Sen. Rick Scott to FDA Commissioner: Baby Formula Shortage Demands Immediate Action

May 11, 2022

WASHINGTON, D.C. – Today, as parents across the country continue to struggle from Biden’s raging inflation crisis, and now face a growing and critical shortage of infant formula, Senator Rick Scott sent a letter to Food and Drug Administration Commissioner Califf urging his agency to take immediate action to fix the supply crisis and get infant formula back on shelves.


Read the full letter HERE or below.


May 11, 2022


The Honorable Robert M. Califf, M.D.


Food and Drug Administration

10903 New Hampshire Avenue

Building 32, Room 2346

Silver Spring, MD 20993


Dear Commissioner Califf:


The Food and Drug Administration (FDA) plays an important role in safeguarding our food and drug supply chain. I write regarding the urgent shortage of baby formula facing mothers and families.


In February, FDA and Abbott Nutrition announced a voluntary recall of Similac, Alimentum and EleCare baby formula manufactured in the same Sturgis, Michigan facility due to potential contamination by Cronobacter sakazakii, also known as Salmonella Newport. In response, the facility’s production came to a stop, affecting around 25% of the baby formula supply in the United States. Considering that baby formula shortages were already afflicting families across the nation, the contamination and recall could not have come at a worse time.


Since the recall started, the supply of baby formula has decreased while demand for baby formula has remained consistent. This shortage of vital nutrition has even impacted a majority of states’ Special Supplemental Nutrition Program for Women, Infants, and Children (WIC) because Abbot has been their exclusive supplier.[1] Now, it is estimated that about 40% of store shelves are out of stock of baby formula.[2]


            The cause of the current shortage is especially infuriating given prior warning signs. In 2019, the FDA inspected the facility and noted issues dealing with “clean and sanitary conditions,” not washing soiled and containment hands before working with formula,[3] and the facility’s lack of adequate testing of samples.[4] Furthermore, in October 2021, a former employee at the plant sent a report to the FDA outlining concerns about the Sturgis plant’s dangerous practices.[5] Despite these reports, the facility continued to operate until four children were hospitalized, and two tragically died.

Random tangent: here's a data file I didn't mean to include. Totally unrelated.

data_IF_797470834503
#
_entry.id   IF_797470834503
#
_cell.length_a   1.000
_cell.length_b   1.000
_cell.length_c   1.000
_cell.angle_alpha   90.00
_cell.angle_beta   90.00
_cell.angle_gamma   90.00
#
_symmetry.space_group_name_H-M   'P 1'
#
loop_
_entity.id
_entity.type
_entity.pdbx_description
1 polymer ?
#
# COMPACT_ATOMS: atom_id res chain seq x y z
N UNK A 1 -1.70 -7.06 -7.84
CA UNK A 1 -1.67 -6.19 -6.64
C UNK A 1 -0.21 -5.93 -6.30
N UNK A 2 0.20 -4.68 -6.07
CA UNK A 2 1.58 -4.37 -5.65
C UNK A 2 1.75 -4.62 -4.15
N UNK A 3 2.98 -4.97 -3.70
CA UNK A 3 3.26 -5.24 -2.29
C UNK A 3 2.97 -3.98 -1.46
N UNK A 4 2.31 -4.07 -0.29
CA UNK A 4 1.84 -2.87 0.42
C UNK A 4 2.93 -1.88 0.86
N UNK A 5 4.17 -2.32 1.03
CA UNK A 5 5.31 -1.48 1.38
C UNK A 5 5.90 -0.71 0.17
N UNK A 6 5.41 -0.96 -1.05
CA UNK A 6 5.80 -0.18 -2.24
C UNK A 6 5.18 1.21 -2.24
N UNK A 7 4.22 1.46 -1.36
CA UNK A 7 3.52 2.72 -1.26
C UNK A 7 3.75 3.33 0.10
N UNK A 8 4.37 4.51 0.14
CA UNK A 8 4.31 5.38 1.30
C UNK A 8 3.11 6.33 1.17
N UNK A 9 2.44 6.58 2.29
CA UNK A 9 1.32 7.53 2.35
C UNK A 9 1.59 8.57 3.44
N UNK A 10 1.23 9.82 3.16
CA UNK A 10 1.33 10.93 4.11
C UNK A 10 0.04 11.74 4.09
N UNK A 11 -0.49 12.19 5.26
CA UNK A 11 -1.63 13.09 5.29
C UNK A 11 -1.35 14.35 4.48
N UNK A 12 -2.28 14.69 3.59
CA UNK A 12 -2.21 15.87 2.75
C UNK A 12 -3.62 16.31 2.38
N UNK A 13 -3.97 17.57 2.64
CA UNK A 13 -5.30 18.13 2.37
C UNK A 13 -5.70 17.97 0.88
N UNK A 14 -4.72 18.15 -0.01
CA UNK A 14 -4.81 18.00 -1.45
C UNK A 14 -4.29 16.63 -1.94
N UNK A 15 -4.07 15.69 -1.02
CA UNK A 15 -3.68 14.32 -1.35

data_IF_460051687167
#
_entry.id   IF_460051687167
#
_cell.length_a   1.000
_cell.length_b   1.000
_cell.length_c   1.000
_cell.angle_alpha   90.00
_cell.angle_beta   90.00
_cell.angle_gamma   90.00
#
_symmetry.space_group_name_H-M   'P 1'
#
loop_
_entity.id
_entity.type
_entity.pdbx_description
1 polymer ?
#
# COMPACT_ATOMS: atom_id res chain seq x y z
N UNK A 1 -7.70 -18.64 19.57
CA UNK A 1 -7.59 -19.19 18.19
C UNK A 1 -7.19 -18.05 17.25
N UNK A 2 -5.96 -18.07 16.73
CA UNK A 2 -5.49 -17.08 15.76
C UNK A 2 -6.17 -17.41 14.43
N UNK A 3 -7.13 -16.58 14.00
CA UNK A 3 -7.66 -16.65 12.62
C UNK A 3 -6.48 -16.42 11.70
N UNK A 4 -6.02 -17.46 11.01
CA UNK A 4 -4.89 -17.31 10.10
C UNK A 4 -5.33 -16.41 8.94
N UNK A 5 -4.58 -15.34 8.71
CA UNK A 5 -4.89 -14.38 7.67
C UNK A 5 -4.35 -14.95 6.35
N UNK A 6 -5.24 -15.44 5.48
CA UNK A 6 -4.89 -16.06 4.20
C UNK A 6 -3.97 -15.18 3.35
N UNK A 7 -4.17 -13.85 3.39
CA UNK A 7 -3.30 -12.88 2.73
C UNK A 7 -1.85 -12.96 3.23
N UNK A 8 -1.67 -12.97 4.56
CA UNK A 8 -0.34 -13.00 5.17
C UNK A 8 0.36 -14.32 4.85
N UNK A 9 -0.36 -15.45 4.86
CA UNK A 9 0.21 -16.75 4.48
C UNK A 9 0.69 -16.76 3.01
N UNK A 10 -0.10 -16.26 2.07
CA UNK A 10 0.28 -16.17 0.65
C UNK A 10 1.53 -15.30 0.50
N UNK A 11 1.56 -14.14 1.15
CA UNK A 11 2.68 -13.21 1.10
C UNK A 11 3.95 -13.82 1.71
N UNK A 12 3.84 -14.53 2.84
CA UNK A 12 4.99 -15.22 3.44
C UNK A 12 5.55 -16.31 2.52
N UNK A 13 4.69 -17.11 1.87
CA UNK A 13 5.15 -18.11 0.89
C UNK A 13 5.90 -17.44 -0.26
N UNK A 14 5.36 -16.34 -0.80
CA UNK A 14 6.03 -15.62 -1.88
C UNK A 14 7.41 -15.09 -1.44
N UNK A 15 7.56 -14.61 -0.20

There are more than 200,000 births in Florida each year, and formula is needed to provide critical nutrition for many of those children. Given the importance of baby formula to the well-being of children and families, and the need for the FDA to act quickly to ensure families have the food they need to feed their children, please answer the following the questions:


  • What is the FDA doing to help get the Michigan facility operating safely and fully back online?
  • When does the FDA estimate the Sturgis facility will be running again and infant formula supply return to normal levels?
  • How long did it take for the FDA to determine a course of action after it first received the whistleblower complaint?
  • Why did the FDA wait until February 2022 before finally noting the facility lacked a system to protect from the “presence of microorganisms in the formula or in the processing environment?”[6]
  • Has Abbott or any other infant formula manufacturer asked the FDA to inspect an overseas facility to allow for increased US supply? How long would it take the FDA to inspect and approve such a facility?
  • What is the FDA doing to work with other infant formula companies to increase the amount of formula available in the U.S. marketplace?
  • What is the FDA doing to assist other countries impacted by the recall of U.S. contaminated infant formula?[7]
  • How long did it take the FDA to establish the Incident Management Group to address this shortage?


I look forward to your prompt response so that the youngest and most vulnerable among us have access to the nutrition that they need, and urge the FDA to take swift and decisive actions to solve this growing supply shortage.





[7] Australia, Bahrain, Barbados, Bermuda, Canada, Chile, China, Colombia, Costa Rica, Dominican Republic, Ecuador, Egypt, Guam, Guatemala, Hong Kong, India, Indonesia, Israel, Jordan, Kuwait, Lebanon, Malaysia, Mexico, New Zealand, Oman, Peru, Puerto Rico, Qatar, Saudi Arabia, Singapore, South Africa, Sudan, Taiwan, Thailand, United Arab Emirates, United Kingdom, and Vietnam ANI South.